Understanding the Supply Chain Sunil Chopra
CHAPTER ONE Discussion Questions 1. Consider the purchase of a can of soda at a convenience store. Describe the various stages in the supply chain and the different flows involved.
When a customer purchases a can of soda at a convenience store, his purchase represents the end of a supply chain’s delivery of an item and the beginning of information regarding his purchase flowing in the opposite direction. The supply chain stages include customers, retailers, wholesalers/distributors, manufacturers, and component/raw material suppliers. A customer’s purchase moves product towards the customer and dollars and information towards the retailer.
The retailer places an order from the wholesaler/distributor to replenish stock, thereby moving information back up the supply chain while moving product down the supply chain. As the order is filled, the retailer will move dollars back up the supply chain. The wholesaler/distributor transmits information and dollars to the manufacturer who produces product and ships it down the supply chain to the wholesaler. Finally (or initially, depending on your perspective) the manufacturer moves orders (information) and dollars towards suppliers in exchange for material flow into their production processes. 2.
Why should a firm like Dell take into account total supply chain profitability when making decisions? Dell realizes that their ultimate success lies with the success of their supply chain and its ability to generate supply chain surplus. If Dell was to view supply chain operations as a zero sum game, they would lose their competitive edge as their suppliers’ businesses struggled. Dell’s profit gained at the expense of their supply chain partners would be short lived. Just as a physical chain is only as strong as its weakest link, the supply chain can be successful only if all members cooperate and focus on a lobal optimum rather than many local optima. 3. What are some strategic planning and operational decisions that must be made by an apparel retailer like The Gap? As The Gap plans supply chain strategy it must first consider the marketing function’s pricing plans in order to structure a supply chain consistent with these plans. Strategic considerations such as the capacity of each supplier and assembly operations, sourcing decisions and how logistics are to be handled are all part of the design. The supply chain must also settle on communication channels and frequencies.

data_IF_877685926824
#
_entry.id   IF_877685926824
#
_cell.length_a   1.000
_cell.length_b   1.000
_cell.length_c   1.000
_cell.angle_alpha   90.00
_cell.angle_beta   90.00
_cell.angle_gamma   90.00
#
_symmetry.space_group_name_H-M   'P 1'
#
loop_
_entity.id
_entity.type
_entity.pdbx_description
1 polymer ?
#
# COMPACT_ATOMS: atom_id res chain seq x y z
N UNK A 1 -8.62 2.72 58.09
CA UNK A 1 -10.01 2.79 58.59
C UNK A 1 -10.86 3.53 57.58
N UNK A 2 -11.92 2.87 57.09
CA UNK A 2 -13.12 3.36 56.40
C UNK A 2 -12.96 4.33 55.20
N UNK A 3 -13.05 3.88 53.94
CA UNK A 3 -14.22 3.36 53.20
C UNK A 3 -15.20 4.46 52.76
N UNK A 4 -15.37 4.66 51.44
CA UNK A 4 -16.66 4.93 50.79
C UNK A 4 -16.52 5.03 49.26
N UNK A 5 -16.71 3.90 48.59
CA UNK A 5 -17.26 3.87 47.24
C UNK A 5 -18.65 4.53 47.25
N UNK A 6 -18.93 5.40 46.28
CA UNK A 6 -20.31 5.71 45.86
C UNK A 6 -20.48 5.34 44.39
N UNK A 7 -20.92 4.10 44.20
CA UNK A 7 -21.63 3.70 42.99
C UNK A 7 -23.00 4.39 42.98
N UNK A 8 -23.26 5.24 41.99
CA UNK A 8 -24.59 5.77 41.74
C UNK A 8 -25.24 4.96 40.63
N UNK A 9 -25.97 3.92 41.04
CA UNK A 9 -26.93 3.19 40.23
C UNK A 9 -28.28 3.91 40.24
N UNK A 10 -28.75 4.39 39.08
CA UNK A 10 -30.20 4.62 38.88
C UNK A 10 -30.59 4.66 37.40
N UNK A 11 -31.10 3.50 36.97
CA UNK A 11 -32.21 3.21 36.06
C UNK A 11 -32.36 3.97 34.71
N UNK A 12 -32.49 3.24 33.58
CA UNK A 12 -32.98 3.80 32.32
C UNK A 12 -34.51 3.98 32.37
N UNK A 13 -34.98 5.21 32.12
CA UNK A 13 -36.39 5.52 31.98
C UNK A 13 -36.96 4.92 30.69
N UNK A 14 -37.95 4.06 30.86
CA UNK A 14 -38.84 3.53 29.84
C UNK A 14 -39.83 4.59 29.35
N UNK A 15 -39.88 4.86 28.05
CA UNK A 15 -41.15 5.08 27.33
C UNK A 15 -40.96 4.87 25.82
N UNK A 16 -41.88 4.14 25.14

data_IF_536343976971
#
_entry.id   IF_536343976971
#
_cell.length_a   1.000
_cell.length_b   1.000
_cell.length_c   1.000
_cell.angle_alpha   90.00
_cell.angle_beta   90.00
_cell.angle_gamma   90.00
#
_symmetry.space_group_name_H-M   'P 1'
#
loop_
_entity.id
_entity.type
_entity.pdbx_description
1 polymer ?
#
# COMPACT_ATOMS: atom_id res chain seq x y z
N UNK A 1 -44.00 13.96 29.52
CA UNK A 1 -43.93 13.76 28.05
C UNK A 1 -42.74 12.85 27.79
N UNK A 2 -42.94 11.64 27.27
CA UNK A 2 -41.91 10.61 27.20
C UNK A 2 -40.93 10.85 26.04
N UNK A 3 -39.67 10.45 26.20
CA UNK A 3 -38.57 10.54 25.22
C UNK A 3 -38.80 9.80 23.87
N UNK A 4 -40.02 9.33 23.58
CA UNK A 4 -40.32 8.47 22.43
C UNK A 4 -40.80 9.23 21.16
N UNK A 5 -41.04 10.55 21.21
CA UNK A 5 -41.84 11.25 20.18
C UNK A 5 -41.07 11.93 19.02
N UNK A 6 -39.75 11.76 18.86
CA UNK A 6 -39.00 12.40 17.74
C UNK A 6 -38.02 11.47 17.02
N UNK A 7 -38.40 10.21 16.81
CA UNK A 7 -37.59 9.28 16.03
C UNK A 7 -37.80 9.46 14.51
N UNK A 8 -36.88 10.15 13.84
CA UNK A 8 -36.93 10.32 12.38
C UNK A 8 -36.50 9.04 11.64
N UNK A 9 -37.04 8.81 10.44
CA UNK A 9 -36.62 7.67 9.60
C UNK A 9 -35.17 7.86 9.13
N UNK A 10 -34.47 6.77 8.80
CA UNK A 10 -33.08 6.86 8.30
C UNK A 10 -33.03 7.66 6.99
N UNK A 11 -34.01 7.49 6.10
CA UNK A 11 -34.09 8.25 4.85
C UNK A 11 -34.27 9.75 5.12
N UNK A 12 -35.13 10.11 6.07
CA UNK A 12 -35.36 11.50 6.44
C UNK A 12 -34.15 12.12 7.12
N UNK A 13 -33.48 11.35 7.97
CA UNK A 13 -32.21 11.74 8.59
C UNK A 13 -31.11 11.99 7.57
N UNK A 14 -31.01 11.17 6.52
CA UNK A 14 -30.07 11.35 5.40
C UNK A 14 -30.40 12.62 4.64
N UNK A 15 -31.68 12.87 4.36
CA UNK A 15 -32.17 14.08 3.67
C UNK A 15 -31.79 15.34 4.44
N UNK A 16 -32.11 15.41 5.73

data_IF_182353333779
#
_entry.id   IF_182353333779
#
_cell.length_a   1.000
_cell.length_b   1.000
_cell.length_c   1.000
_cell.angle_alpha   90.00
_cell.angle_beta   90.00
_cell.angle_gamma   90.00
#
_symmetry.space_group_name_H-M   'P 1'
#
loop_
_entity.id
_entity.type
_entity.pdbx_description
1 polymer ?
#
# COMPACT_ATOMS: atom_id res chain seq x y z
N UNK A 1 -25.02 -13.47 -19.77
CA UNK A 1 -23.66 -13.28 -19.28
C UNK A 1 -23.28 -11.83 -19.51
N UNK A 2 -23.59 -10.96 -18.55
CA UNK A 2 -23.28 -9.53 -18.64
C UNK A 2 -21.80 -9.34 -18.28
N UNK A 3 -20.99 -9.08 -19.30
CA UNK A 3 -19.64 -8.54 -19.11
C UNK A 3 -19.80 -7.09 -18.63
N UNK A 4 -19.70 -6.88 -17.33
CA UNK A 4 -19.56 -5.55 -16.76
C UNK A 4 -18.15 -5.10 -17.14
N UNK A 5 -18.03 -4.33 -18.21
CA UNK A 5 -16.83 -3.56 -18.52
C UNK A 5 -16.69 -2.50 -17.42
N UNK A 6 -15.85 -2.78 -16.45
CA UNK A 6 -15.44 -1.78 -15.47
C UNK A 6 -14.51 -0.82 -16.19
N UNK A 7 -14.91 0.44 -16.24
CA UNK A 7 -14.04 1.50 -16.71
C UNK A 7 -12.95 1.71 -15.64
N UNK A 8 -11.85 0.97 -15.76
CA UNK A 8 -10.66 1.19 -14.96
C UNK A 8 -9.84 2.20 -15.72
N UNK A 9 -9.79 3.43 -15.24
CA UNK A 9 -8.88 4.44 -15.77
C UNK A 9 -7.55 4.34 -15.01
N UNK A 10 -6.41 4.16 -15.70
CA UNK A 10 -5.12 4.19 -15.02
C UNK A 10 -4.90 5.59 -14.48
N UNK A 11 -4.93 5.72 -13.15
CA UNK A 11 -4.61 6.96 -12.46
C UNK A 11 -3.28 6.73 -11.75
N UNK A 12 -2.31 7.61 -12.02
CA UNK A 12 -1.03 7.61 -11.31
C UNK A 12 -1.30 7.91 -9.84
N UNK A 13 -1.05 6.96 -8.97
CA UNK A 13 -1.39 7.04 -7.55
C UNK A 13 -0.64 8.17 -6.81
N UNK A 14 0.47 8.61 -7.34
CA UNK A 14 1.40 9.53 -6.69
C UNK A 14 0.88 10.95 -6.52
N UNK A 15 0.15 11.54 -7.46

Supply chain planning takes the strategic decisions as a given and seeks to exploit efficiencies in the chain to maximize supply chain surplus. The entire chain should collaborate in forecasting and planning production to achieve a global optimum. The forecasts should take into account planned promotions and known seasonal fluctuations in demand. The operational decision takes the plans as a given and makes day-to-day decisions to process customer orders, allocate resources to certain customers, trigger orders from supply chain members, and deliver product. 4. Consider the supply chain involved when a customer purchases a book at a bookstore.